Acute lymphoblastic leukemia (ALL) is the commonest childhood tumor and a leading cause of cancer related death in young people. The last decade has witnessed intense activity in the field of ALL genomics, initially with microarrays and more recently with next generation sequencing, with the goal of comprehensively identifying all genetic alterations contributing to leukemogenesis, treatment failure and relapse. These studies have defined new entities of ALL, and have shown that each ALL subtype is typically defined by constellations of recurring chromosomal alterations and sequence mutations that target key cellular pathways including lymphoid maturation, cellular proliferation, tumor suppression, and chromatin modification. Genomic profiling has also identified genetic alterations that have clear implications for leukemia diagnosis and therapy in several subtypes of high-risk leukemia, including early T-cell precursor ALL, hypodiploid ALL, and BCR-ABL1-like ALL. Several genetic alterations are associated with an increased risk of leukemia relapse, including IKZF1, CREBBP, and NT5C2. Moreover, studies interrogating germline genetic variation have identified common variants associated with leukemia susceptibility, including risk of specific subtypes of ALL and ALL in different ethnic groups, and inherited mutations in familial ALL. Ongoing efforts are completing the genomic characterization of the spectrum of ALL cases, dissecting the genetic basis of clonal heterogeneity of ALL, and expanding these studies into integrated analysis of structural variation with the leukemia epigenome and transcriptome.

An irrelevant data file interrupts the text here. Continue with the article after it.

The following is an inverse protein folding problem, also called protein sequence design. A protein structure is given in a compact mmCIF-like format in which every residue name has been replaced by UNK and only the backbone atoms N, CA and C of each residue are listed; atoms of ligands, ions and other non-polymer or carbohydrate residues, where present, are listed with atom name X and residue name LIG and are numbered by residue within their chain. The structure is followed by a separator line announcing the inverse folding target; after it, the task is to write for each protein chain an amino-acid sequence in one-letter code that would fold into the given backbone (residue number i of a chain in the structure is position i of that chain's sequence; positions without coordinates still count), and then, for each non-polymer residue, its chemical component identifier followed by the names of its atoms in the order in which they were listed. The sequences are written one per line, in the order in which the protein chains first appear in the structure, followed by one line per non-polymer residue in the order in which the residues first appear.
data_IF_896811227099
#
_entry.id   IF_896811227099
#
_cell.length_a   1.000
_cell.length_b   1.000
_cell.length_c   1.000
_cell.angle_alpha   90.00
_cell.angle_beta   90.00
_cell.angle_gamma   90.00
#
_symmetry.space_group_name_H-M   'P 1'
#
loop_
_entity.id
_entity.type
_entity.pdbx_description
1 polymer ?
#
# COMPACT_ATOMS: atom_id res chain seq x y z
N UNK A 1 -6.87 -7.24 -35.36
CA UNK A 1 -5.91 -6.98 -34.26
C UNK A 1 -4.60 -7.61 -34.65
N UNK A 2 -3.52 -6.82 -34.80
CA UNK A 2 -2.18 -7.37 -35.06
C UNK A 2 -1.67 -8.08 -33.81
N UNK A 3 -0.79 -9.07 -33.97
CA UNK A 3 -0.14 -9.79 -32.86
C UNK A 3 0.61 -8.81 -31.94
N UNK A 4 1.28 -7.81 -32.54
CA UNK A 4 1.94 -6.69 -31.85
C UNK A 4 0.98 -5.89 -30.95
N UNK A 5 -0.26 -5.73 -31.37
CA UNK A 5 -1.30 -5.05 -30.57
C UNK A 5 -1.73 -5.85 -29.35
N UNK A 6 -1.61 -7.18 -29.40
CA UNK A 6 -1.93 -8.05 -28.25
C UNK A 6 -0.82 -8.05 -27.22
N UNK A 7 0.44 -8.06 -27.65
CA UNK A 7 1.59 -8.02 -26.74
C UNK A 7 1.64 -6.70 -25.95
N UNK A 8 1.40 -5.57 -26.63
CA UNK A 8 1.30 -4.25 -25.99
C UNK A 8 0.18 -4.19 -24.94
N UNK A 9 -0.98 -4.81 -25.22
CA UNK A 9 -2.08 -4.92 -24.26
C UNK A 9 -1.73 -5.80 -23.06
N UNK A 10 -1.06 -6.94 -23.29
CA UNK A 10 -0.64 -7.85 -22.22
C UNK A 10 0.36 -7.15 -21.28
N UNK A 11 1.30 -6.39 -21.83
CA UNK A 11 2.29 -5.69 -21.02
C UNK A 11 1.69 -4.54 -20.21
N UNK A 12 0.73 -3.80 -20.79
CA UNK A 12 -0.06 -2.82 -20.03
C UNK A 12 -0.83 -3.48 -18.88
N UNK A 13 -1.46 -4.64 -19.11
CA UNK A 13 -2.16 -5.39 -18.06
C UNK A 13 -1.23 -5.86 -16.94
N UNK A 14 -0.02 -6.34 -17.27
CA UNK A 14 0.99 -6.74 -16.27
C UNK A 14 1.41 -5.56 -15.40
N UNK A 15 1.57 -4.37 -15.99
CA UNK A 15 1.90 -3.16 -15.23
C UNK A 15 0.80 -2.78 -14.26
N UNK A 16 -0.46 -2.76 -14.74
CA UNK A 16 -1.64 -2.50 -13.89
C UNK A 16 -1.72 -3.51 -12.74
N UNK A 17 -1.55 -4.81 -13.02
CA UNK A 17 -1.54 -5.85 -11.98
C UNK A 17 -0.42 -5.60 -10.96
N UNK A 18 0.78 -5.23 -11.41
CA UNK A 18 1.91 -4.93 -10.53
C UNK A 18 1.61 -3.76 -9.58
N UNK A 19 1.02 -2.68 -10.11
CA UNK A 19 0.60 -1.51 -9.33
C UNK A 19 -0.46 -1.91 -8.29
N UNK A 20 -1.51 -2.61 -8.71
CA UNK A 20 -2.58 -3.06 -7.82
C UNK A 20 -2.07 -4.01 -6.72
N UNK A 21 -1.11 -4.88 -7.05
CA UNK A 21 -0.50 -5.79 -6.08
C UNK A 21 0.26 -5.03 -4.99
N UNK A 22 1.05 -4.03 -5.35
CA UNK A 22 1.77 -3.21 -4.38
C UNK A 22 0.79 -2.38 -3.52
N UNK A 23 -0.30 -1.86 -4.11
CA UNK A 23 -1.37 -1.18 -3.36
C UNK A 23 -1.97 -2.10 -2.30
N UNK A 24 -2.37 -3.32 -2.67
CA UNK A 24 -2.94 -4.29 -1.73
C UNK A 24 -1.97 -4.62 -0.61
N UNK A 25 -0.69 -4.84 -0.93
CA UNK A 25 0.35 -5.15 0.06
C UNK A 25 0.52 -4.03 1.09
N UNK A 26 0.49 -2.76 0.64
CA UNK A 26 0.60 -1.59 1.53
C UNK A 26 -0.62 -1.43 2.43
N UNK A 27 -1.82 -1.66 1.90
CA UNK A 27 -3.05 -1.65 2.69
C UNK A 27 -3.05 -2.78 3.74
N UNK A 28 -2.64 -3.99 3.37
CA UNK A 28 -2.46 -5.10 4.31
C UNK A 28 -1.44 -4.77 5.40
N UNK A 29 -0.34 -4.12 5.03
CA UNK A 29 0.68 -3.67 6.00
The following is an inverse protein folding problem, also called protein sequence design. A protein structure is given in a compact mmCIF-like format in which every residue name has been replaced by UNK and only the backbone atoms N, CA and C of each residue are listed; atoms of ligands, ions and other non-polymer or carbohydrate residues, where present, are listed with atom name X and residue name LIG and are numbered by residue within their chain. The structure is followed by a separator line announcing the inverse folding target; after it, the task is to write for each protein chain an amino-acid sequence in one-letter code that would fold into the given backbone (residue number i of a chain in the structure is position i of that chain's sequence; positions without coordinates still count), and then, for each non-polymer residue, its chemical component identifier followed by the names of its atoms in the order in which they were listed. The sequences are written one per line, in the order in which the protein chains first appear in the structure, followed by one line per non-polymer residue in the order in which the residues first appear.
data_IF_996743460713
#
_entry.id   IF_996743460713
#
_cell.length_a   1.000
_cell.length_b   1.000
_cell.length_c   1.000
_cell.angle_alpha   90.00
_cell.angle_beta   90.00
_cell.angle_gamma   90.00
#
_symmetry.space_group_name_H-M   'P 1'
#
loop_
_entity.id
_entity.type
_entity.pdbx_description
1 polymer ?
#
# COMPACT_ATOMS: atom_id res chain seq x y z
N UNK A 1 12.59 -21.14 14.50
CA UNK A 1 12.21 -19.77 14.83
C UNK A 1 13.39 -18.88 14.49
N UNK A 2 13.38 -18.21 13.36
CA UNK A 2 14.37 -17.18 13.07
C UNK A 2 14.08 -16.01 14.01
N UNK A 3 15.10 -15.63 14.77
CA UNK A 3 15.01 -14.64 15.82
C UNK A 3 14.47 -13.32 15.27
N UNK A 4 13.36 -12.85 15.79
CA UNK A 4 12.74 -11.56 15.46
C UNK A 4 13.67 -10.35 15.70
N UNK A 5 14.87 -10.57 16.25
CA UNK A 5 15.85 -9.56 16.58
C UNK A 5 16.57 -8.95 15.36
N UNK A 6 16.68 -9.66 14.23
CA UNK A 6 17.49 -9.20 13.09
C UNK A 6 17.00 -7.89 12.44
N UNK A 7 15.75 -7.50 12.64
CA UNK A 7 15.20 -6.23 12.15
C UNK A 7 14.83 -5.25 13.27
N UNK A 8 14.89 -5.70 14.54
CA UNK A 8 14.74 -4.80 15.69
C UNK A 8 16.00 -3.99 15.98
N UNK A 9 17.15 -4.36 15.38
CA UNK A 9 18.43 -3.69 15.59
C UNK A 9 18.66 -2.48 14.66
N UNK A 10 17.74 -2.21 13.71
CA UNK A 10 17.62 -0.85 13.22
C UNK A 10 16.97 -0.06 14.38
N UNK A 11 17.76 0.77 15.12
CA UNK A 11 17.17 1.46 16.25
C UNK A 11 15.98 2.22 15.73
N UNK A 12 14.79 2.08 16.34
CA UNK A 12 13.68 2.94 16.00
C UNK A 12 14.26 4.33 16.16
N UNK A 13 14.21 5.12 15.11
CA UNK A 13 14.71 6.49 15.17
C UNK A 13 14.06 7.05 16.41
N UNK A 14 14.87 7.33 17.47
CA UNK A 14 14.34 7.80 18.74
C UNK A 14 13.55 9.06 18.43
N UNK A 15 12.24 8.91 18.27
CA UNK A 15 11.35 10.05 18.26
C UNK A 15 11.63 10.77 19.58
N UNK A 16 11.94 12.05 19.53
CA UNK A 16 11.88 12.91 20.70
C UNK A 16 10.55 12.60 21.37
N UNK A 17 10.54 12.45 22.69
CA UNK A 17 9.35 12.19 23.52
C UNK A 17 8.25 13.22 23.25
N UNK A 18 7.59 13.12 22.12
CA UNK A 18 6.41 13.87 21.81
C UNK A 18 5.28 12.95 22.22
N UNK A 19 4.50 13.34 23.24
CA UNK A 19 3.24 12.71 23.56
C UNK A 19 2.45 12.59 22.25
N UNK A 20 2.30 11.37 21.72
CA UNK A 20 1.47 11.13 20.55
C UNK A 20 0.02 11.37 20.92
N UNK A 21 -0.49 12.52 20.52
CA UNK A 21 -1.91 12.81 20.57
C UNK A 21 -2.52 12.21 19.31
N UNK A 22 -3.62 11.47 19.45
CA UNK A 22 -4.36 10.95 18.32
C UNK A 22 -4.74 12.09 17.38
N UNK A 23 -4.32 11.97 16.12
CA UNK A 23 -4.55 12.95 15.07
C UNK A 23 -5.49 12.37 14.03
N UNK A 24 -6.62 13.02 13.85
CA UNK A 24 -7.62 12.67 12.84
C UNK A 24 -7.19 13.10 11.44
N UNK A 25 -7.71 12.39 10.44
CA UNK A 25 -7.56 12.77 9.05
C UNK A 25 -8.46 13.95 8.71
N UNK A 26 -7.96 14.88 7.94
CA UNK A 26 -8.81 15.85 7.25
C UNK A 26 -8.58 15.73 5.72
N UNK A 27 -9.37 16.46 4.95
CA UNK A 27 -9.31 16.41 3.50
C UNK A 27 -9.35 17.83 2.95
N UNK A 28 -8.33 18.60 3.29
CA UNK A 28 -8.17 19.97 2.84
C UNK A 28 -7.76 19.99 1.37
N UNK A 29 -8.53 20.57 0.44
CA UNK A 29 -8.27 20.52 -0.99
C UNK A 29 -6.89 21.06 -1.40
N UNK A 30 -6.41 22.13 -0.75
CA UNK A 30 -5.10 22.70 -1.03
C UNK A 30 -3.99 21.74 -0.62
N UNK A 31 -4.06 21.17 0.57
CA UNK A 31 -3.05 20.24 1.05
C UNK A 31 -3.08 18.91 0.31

Citation Format: Charles Mullighan. The genomic landscape of acute lymphoblastic leukemia. [abstract]. In: Proceedings of the AACR Special Conference on Pediatric Cancer at the Crossroads: Translating Discovery into Improved Outcomes; Nov 3-6, 2013; San Diego, CA. Philadelphia (PA): AACR; Cancer Res 2013;74(20 Suppl):Abstract nr IA23.